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Justice Varies with Geography for Juveniles in Maine

Though Maine has tried to send fewer teenagers to prison -- emphasizing rehabilitation programs instead – efforts have played out unevenly in the state's rural north, The New York Times reports, after a year-long investigation by Callie Ferguson, one of the Times’ Local Investigations fellows, reported in partnership with Big Local News at Stanford University. Like a growing number of jurisdictions across the nation, Maine has emphasized rehabilitation in its approach to juvenile justice, sending fewer teenagers to prison. Yet Ferguson’s investigation found wide disparities by county. For example, Aroostook County, in Maine’s far north, has sent 20 adolescents to the state’s only youth prison while York County in southern Maine has sent half that, despite three times as many residents.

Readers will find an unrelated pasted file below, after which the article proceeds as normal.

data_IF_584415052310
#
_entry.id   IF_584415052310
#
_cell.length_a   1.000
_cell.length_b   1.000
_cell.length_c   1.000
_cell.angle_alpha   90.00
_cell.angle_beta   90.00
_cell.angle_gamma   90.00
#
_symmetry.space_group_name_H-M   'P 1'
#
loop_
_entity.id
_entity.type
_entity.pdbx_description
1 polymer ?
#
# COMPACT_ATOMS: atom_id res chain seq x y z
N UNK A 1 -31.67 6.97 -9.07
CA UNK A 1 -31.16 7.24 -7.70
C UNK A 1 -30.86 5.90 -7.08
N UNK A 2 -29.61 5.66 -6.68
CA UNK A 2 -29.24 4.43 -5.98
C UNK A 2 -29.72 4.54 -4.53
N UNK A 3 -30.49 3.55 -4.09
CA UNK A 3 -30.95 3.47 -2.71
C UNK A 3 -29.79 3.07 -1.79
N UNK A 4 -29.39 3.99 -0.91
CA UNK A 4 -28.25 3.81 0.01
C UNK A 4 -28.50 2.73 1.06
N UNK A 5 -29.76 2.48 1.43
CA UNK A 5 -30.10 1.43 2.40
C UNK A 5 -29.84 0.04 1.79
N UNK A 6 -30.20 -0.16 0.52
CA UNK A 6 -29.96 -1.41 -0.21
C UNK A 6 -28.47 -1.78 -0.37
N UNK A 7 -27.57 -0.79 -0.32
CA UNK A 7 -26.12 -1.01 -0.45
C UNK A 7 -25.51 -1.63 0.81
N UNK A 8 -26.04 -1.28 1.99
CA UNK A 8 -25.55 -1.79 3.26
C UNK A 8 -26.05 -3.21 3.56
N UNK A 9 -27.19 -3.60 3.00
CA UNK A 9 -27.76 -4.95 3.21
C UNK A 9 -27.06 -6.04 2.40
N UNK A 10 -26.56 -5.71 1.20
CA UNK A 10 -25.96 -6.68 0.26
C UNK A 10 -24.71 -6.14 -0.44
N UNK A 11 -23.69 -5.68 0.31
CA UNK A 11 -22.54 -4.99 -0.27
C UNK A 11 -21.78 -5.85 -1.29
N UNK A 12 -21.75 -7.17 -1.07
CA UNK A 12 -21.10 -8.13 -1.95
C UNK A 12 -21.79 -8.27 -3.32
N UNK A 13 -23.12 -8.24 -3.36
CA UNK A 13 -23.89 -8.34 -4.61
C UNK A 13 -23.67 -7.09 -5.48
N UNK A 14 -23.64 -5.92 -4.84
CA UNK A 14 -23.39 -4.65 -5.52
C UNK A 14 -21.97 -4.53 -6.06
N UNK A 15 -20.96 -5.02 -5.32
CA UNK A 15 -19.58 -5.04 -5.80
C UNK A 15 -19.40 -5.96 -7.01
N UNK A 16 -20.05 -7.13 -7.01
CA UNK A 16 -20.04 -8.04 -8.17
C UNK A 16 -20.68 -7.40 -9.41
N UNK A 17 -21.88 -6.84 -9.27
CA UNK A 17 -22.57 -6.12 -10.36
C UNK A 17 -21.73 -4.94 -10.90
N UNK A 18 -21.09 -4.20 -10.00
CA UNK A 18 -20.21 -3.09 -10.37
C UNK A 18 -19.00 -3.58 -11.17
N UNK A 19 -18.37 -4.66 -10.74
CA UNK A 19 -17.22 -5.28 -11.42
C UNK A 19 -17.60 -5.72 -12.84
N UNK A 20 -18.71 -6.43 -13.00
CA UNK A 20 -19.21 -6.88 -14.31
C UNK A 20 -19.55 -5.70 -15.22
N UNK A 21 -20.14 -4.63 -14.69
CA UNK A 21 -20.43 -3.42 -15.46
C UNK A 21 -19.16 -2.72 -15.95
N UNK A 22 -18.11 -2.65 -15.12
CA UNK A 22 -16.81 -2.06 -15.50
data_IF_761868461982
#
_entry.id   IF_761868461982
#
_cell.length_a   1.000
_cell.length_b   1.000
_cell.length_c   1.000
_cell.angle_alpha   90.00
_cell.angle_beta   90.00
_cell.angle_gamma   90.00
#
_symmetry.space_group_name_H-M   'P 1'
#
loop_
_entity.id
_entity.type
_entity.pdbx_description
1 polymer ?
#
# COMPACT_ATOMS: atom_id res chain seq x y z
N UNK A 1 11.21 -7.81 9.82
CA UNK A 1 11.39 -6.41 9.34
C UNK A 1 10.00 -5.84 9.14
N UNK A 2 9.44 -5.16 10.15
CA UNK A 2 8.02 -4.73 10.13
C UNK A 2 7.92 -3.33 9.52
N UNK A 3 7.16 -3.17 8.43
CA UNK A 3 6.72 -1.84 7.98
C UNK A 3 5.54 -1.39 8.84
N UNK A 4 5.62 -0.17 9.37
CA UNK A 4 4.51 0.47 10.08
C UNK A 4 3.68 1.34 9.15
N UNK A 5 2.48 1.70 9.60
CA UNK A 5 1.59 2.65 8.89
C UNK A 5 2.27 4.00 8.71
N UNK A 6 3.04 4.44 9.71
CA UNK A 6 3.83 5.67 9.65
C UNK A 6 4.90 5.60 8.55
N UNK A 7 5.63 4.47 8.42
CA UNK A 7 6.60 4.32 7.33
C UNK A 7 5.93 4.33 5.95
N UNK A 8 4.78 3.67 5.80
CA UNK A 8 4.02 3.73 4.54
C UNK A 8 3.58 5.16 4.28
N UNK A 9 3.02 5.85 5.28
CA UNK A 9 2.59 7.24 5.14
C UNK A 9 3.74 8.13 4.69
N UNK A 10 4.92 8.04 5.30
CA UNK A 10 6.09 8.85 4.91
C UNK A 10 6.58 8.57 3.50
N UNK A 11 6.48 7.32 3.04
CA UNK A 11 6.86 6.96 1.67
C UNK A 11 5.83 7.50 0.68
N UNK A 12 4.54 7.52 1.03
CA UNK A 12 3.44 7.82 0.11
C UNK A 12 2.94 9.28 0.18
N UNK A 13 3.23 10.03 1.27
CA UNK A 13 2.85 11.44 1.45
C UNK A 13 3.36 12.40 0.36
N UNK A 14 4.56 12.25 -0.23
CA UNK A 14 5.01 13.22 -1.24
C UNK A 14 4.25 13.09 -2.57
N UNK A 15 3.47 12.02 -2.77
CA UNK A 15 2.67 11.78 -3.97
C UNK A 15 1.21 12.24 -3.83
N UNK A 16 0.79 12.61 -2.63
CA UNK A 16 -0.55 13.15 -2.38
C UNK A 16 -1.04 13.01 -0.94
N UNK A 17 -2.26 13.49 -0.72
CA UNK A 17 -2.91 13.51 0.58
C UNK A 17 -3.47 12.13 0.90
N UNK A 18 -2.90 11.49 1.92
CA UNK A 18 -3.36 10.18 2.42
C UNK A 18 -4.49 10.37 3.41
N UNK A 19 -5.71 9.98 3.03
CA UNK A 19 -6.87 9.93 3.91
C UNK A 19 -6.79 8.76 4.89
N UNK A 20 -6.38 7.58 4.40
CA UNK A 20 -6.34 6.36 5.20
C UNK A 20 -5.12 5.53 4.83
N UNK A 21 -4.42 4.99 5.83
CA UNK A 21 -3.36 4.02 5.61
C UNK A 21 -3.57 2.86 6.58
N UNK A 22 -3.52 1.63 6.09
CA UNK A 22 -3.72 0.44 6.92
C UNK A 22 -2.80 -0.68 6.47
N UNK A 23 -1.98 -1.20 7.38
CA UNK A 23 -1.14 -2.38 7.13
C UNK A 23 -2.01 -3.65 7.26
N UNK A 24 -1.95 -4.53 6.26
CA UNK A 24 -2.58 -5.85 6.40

The disparities by county, in imprisonment rates and even in the proportion of adolescents who end up with felony convictions, appears to stem from philosophical differences over the appropriate response to teenagers who get in trouble, the varying availability of services across the state and the unequal distribution of lawyers and caseloads, according to interviews with defense attorneys, law enforcement officials and former corrections officials. Such differences are troubling to many involved in the juvenile system. “Justice should not be defined by where in the state a child lives,” said Sarah Branch, a former juvenile prosecutor who is now a defense lawyer and director of the Youth Justice Clinic at the University of Maine School of Law. “What we have right now are barriers for some children that don’t exist for others.”

 

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